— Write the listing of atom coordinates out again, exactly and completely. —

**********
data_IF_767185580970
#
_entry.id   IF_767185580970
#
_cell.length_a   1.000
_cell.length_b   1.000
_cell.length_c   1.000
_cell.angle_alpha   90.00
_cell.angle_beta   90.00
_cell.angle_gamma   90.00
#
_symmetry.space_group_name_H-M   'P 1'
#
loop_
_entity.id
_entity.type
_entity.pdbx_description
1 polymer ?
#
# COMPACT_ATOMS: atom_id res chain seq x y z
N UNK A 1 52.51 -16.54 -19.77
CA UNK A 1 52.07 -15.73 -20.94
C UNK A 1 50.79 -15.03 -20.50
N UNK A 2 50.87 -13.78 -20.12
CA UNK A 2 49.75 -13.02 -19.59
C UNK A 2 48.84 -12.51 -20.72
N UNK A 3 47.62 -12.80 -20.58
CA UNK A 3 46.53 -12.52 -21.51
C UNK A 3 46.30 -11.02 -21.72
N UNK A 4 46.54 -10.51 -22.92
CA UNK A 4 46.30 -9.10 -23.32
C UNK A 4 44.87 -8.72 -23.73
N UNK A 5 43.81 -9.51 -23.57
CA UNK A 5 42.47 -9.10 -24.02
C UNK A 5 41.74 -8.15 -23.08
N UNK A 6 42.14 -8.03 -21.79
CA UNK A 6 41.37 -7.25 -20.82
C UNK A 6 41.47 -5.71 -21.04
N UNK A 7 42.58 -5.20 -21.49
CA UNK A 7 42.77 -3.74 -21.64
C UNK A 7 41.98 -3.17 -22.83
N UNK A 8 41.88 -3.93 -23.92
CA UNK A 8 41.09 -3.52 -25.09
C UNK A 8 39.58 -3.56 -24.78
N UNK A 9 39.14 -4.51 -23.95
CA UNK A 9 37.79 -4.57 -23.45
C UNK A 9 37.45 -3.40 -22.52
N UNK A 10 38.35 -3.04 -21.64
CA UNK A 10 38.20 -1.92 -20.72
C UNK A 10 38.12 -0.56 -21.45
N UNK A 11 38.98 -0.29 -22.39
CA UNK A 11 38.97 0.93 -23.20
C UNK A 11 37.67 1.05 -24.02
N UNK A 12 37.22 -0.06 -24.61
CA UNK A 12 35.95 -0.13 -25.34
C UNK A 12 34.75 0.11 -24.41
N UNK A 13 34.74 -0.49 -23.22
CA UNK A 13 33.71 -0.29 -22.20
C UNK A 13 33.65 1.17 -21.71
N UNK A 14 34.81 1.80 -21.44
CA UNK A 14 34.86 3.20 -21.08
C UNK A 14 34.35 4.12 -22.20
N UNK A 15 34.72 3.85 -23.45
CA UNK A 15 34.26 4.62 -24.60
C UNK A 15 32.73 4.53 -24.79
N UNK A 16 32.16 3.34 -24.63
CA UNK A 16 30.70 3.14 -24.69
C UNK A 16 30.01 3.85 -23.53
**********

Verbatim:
data_IF_767185580970
#
_entry.id   IF_767185580970
#
_cell.length_a   1.000
_cell.length_b   1.000
_cell.length_c   1.000
_cell.angle_alpha   90.00
_cell.angle_beta   90.00
_cell.angle_gamma   90.00
#
_symmetry.space_group_name_H-M   'P 1'
#
loop_
_entity.id
_entity.type
_entity.pdbx_description
1 polymer ?
#
# COMPACT_ATOMS: atom_id res chain seq x y z
N UNK A 1 52.51 -16.54 -19.77
CA UNK A 1 52.07 -15.73 -20.94
C UNK A 1 50.79 -15.03 -20.50
N UNK A 2 50.87 -13.78 -20.12
CA UNK A 2 49.75 -13.02 -19.59
C UNK A 2 48.84 -12.51 -20.72
N UNK A 3 47.62 -12.80 -20.58
CA UNK A 3 46.53 -12.52 -21.51
C UNK A 3 46.30 -11.02 -21.72
N UNK A 4 46.54 -10.51 -22.92
CA UNK A 4 46.30 -9.10 -23.32
C UNK A 4 44.87 -8.72 -23.73
N UNK A 5 43.81 -9.51 -23.57
CA UNK A 5 42.47 -9.10 -24.02
C UNK A 5 41.74 -8.15 -23.08
N UNK A 6 42.14 -8.03 -21.79
CA UNK A 6 41.37 -7.25 -20.82
C UNK A 6 41.47 -5.71 -21.04
N UNK A 7 42.58 -5.20 -21.49
CA UNK A 7 42.77 -3.74 -21.64
C UNK A 7 41.98 -3.17 -22.83
N UNK A 8 41.88 -3.93 -23.92
CA UNK A 8 41.09 -3.52 -25.09
C UNK A 8 39.58 -3.56 -24.78
N UNK A 9 39.14 -4.51 -23.95
CA UNK A 9 37.79 -4.57 -23.45
C UNK A 9 37.45 -3.40 -22.52
N UNK A 10 38.35 -3.04 -21.64
CA UNK A 10 38.20 -1.92 -20.72
C UNK A 10 38.12 -0.56 -21.45
N UNK A 11 38.98 -0.29 -22.39
CA UNK A 11 38.97 0.93 -23.20
C UNK A 11 37.67 1.05 -24.02
N UNK A 12 37.22 -0.06 -24.61
CA UNK A 12 35.95 -0.13 -25.34
C UNK A 12 34.75 0.11 -24.41
N UNK A 13 34.74 -0.49 -23.22
CA UNK A 13 33.71 -0.29 -22.20
C UNK A 13 33.65 1.17 -21.71
N UNK A 14 34.81 1.80 -21.44
CA UNK A 14 34.86 3.20 -21.08
C UNK A 14 34.35 4.12 -22.20
N UNK A 15 34.72 3.85 -23.45
CA UNK A 15 34.26 4.62 -24.60
C UNK A 15 32.73 4.53 -24.79
N UNK A 16 32.16 3.34 -24.63
CA UNK A 16 30.70 3.14 -24.69
C UNK A 16 30.01 3.85 -23.53